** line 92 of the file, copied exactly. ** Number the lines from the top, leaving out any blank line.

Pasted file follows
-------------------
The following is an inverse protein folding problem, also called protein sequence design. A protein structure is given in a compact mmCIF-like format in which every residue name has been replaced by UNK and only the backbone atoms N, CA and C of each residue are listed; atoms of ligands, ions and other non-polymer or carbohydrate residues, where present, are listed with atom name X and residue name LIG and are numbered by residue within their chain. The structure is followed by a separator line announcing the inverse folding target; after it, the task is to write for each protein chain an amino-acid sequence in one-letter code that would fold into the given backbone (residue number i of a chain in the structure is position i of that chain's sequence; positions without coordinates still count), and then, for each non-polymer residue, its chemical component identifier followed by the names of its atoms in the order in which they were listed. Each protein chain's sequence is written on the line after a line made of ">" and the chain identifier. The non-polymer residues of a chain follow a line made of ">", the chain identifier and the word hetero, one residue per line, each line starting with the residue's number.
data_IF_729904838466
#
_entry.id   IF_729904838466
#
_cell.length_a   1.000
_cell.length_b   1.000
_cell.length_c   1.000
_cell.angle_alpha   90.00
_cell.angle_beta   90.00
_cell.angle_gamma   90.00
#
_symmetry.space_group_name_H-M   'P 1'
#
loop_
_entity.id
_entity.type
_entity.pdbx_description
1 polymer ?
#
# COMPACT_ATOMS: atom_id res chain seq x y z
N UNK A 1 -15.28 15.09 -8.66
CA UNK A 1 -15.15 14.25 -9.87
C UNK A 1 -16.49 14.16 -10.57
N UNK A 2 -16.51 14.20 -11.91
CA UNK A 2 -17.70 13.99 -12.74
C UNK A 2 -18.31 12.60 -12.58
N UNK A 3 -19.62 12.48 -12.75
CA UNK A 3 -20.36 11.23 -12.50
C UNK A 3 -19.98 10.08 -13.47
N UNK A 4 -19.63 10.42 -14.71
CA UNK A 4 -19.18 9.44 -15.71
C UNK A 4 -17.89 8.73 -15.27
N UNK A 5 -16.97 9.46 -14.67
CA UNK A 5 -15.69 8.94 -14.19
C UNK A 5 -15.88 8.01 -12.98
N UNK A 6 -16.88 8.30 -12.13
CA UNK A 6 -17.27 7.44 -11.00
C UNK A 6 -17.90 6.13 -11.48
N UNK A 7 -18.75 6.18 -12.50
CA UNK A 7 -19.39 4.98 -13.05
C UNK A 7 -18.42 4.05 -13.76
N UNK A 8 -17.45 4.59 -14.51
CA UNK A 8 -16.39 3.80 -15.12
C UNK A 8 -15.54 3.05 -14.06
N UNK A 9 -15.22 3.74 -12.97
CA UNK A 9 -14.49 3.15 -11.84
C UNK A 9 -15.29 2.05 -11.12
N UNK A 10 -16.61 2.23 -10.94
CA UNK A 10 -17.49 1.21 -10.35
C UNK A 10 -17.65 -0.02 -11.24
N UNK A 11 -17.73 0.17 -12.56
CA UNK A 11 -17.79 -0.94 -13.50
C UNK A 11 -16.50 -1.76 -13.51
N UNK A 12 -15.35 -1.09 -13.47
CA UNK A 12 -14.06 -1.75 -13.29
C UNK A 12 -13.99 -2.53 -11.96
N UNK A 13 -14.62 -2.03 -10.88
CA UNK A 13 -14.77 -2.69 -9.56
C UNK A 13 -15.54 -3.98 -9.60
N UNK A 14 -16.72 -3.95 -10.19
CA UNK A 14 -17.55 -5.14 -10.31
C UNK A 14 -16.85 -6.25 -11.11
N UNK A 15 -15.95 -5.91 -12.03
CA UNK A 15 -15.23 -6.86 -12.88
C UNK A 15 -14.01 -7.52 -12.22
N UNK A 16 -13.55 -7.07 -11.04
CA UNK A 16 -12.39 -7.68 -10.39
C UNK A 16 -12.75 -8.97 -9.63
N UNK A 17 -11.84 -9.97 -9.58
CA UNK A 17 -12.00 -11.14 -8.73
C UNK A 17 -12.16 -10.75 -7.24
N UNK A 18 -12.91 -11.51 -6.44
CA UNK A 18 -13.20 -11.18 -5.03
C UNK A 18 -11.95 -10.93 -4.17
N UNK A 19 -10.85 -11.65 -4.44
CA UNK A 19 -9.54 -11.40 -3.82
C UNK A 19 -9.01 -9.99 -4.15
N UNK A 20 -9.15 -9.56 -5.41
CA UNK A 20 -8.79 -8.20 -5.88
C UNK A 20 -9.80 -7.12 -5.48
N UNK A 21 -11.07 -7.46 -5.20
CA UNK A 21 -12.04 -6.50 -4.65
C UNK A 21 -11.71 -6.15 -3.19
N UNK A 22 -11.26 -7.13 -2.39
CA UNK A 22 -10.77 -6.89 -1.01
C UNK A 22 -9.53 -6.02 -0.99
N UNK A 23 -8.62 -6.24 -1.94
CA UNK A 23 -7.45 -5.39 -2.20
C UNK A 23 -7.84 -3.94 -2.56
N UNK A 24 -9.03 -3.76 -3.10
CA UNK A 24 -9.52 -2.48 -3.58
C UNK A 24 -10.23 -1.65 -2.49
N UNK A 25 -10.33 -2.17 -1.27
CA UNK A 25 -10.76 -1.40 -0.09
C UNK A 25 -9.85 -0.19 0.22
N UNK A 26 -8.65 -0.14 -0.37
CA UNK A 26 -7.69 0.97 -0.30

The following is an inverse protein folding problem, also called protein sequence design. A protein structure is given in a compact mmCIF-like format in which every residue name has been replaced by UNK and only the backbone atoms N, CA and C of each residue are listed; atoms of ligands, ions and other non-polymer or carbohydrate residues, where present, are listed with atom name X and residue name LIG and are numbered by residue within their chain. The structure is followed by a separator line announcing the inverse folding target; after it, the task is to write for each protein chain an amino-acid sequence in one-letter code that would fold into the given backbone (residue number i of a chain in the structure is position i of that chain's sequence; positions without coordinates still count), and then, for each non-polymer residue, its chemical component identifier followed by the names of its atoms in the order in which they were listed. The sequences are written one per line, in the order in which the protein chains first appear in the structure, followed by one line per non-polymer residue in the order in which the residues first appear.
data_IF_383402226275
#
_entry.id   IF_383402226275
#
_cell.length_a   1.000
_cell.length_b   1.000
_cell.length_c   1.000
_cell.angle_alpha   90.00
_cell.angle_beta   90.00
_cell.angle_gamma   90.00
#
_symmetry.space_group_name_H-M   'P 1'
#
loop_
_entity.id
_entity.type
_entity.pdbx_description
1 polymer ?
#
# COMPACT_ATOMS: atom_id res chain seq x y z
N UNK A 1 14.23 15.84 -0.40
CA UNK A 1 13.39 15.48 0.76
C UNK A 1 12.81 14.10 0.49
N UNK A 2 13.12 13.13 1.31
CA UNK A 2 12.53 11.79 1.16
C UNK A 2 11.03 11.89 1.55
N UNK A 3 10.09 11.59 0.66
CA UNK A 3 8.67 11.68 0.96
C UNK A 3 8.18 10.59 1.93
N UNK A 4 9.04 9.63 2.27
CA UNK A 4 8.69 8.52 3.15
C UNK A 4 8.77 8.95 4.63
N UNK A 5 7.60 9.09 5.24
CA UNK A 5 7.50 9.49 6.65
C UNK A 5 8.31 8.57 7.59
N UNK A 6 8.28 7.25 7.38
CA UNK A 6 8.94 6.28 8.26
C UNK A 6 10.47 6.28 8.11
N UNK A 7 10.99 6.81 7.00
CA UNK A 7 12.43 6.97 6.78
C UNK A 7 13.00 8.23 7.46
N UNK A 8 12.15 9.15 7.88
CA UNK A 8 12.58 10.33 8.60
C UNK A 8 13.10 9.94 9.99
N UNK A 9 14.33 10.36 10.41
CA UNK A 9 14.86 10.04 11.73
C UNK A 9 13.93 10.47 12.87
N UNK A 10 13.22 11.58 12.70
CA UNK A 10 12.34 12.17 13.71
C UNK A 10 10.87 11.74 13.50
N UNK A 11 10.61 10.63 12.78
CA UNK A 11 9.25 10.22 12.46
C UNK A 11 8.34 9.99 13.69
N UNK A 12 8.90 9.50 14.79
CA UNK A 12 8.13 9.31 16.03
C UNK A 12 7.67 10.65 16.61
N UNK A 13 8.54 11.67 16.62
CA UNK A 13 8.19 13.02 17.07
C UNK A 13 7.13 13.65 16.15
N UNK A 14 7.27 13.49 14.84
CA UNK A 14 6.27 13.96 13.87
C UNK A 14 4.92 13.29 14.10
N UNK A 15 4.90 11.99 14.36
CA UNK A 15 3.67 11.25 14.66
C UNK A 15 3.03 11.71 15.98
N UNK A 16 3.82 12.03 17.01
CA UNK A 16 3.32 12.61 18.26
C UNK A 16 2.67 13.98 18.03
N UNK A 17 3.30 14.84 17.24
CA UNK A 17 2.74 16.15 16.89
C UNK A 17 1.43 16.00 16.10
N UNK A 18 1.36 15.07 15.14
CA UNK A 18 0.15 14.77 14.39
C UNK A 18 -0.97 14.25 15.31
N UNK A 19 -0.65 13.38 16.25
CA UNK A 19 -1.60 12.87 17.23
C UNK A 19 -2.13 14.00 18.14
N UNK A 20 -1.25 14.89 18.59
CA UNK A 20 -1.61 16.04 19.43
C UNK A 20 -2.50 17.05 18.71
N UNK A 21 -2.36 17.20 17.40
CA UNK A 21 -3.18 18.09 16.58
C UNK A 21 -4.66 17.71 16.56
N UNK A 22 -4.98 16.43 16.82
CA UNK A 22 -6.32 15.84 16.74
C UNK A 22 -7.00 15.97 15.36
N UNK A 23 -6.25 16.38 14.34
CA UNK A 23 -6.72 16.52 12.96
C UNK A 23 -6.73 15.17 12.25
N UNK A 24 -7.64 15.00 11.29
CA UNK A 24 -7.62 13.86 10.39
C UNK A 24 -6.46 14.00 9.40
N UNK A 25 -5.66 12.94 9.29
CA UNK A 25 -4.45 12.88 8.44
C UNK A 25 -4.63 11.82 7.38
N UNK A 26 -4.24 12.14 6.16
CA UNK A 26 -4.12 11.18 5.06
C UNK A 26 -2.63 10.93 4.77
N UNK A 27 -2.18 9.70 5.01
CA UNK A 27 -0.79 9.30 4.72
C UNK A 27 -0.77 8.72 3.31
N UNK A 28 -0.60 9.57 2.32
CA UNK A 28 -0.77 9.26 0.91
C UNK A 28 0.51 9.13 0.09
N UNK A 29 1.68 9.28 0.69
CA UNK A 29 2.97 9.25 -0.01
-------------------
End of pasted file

CA UNK A 24 -9.52 -2.48 -3.58